• The ban on plastics in the protected areas was announced by President Uhuru Kenyatta in Vancouver, Canada, last year.
• Environmentalists have warned that seas will have more plastic than fish by 2050 if poor disposal of the items is not contained.
In a matter of three days, you will not be allowed into any of Kenya’s protected areas with plastic bottles.
Your water bottle, plastic plate, plastic cup, plastic spoon and fork will not be allowed on beaches, forests or national parks as a ban on plastics announced by the government takes effect.
The ban on plastics in the protected areas was announced by President Uhuru Kenyatta when he addressed the opening plenary of Day 3 of Women Deliver 2019 Conference in Vancouver, Canada.
The President told the meeting that the ban would be effected on June 5, which is three days away.
"Sustainable environment is a guarantee to a healthy, better and productive society. And that is why women and girls who are key victims of unsustainable practices must own this campaign as part of the gender equality campaign," he said.
The ban came after what was hailed as the "world’s toughest plastic ban" on plastic bags enforced in Kenya in August 2017.
The ban applied to all plastic carrier bags and flat bags used for commercial and household packaging.
The bags not only polluted the environment but also clogged up drainage systems, contributing to flooding in rainy seasons.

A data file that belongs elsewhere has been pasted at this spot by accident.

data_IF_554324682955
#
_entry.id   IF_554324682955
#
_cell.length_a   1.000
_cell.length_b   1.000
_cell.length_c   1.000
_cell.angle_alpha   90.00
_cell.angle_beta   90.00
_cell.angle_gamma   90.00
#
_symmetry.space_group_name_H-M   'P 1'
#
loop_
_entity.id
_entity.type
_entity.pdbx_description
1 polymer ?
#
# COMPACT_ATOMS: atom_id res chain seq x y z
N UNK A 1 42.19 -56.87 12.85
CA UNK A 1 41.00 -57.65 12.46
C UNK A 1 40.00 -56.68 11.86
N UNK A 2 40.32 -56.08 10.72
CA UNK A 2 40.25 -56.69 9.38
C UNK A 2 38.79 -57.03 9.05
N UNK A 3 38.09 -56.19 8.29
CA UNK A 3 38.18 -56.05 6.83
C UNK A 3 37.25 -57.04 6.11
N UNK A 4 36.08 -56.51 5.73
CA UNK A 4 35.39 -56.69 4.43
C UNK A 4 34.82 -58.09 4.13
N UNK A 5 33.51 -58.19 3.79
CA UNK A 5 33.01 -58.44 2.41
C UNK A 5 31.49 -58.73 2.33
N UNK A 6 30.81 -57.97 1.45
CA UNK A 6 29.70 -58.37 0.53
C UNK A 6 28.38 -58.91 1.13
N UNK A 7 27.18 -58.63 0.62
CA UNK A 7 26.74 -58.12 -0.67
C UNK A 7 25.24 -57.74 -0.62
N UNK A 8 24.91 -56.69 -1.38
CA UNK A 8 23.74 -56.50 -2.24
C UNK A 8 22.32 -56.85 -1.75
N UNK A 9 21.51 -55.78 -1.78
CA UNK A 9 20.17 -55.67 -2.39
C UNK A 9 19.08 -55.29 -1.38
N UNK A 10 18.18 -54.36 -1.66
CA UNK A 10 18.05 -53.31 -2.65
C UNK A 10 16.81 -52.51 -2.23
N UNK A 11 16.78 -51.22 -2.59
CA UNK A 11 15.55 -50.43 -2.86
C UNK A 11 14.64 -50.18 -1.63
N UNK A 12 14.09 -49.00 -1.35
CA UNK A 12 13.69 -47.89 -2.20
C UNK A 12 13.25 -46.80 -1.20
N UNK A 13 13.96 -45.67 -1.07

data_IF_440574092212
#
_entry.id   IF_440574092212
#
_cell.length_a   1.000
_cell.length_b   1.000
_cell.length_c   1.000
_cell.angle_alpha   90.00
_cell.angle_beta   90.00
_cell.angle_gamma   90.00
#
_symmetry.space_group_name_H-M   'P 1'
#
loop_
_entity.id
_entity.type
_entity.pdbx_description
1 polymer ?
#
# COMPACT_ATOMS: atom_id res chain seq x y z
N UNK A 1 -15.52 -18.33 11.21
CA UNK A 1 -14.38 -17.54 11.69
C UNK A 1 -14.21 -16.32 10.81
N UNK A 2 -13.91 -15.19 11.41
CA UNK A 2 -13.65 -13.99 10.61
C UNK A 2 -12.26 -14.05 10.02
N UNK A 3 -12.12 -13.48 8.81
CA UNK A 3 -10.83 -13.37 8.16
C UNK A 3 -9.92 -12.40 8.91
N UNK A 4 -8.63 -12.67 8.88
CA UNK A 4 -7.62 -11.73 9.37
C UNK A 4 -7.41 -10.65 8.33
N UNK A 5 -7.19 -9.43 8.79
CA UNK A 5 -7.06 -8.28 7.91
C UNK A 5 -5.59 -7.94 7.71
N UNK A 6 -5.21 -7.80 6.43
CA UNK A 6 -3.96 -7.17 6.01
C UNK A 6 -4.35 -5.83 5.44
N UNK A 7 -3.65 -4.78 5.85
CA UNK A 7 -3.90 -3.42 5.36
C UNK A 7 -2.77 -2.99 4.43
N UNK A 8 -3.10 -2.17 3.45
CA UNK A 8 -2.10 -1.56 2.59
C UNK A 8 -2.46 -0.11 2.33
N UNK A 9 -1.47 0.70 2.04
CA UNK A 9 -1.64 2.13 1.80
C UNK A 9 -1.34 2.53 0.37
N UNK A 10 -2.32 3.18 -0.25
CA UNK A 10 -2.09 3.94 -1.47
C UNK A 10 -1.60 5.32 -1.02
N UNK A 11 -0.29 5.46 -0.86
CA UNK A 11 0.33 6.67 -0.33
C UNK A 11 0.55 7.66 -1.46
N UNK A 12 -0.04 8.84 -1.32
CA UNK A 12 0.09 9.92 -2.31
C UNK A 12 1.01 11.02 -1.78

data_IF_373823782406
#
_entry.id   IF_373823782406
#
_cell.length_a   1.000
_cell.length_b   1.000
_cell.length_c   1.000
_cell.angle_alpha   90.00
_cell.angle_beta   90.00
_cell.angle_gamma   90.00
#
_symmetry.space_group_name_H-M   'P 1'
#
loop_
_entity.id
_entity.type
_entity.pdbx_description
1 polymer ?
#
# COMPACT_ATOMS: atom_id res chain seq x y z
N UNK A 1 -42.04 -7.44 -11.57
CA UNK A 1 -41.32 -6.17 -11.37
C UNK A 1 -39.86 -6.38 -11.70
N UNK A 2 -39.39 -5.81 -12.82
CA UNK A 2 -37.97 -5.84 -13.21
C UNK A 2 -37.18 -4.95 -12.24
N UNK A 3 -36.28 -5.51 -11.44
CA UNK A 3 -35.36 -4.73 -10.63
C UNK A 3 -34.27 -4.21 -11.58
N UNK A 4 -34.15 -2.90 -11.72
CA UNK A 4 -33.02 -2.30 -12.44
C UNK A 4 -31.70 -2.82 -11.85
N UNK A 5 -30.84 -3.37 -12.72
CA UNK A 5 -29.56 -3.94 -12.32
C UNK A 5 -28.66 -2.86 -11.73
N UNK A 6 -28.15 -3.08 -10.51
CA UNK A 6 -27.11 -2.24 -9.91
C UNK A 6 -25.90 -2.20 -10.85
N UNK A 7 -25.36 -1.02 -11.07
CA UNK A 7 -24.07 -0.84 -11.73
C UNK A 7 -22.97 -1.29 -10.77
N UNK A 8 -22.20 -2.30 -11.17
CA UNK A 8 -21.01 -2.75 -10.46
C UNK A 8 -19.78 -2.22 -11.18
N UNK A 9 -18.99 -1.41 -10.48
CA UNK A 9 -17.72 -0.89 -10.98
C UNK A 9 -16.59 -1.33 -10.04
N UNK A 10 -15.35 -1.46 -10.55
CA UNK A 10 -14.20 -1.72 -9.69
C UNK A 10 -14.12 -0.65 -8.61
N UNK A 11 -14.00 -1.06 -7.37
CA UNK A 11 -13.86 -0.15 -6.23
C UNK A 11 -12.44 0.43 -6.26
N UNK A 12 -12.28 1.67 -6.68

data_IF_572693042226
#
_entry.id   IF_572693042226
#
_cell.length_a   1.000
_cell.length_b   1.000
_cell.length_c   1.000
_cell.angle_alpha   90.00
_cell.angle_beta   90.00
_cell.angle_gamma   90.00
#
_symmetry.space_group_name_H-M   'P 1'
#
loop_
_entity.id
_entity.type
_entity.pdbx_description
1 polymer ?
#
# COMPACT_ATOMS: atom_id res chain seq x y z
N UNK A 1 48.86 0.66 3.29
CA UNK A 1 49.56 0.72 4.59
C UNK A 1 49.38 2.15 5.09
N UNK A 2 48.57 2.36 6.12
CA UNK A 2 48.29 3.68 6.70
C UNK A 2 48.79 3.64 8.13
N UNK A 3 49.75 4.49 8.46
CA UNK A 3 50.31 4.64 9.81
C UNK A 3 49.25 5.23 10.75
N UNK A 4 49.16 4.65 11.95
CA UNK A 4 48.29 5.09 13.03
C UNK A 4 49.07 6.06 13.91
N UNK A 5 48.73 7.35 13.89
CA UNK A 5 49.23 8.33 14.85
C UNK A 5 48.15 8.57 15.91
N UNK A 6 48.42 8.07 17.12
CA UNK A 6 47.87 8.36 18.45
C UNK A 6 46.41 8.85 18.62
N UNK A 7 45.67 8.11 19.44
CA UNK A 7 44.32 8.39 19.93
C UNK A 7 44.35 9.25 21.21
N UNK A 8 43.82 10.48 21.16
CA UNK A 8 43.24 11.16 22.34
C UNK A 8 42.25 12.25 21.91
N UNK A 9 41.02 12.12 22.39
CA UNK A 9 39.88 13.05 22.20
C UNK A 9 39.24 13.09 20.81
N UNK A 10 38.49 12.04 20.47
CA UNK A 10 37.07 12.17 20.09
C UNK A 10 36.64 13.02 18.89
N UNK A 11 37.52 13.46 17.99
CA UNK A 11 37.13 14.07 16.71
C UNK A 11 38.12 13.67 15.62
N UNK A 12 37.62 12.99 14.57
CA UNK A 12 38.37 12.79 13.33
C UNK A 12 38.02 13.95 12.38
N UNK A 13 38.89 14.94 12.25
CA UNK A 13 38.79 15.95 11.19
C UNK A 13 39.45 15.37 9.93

A study supported by the National Environmental Management Authority found that more than 50 per cent of cattle near urban areas had plastic bags in their stomachs.
Tens of millions of branded plastic bags used to handed out in supermarkets annually.
Environmentalists have warned that seas will have more plastic than fish by 2050 if poor disposal of the items is not contained.
Those found with plastics in Kenya are fined Sh2 million-Sh4 million or a jail term of 1-2 years, or both.
Kenya is however grappling with how to handle poor-quality alternatives as the rising need for the non-woven bags resulted in manufacturers making low gauge, poor quality non-woven bags that cannot be reused.
Karura Forest was, after the ban, declared plastic-free.
Other countries which have since then enforced strictures on varieties of plastics include Zimbabwe, the UK, Taiwan, Australia, Rwanda, Italy, Morocco and the US states of New York, Washington and California (Malibu City).
While some companies recycle plastic bottles, the problem is still a bother. Many more companies have pledged to recycle the items.
Tourism Cabinet Secretary Najib Balala has written to stakeholders to support the ban.
Balala, in a May 28 letter to tourism and wildlife stakeholders, said the government is mandated to provide a clean and healthy environment for all Kenyans.
The Wildlife Conservation and Management Act (WCMA) 2013 defines a protected area as geographical space, recognised, dedicated and managed through legal or other effective means.
The Act says the move is meant to achieve the long-term conservation of nature with associated ecosystem services and cultural values.
Balala said the Act further addresses pollution with section 89(1), (b) and (c) making it an offence to pollute protected areas.
“The Forest Conservation and Management Act, 2016 provides for the development and sustainable management, including conservation and rational utilisation of all forest resources for socio-economic development of the country and other connected purposes,” Balala said.
The ban on plastics underlines the government’s commitment in addressing the plastic pollution menace, in line with the various legal provisions on waste management and conservation of natural resources and ecosystems.
“The ministry, therefore wishes to urge you to jointly work towards the full implementation of this ban on single-use plastics in all our protected areas, including national parks, beaches, forests and other conservation areas,” Balala said.
- mwaniki fm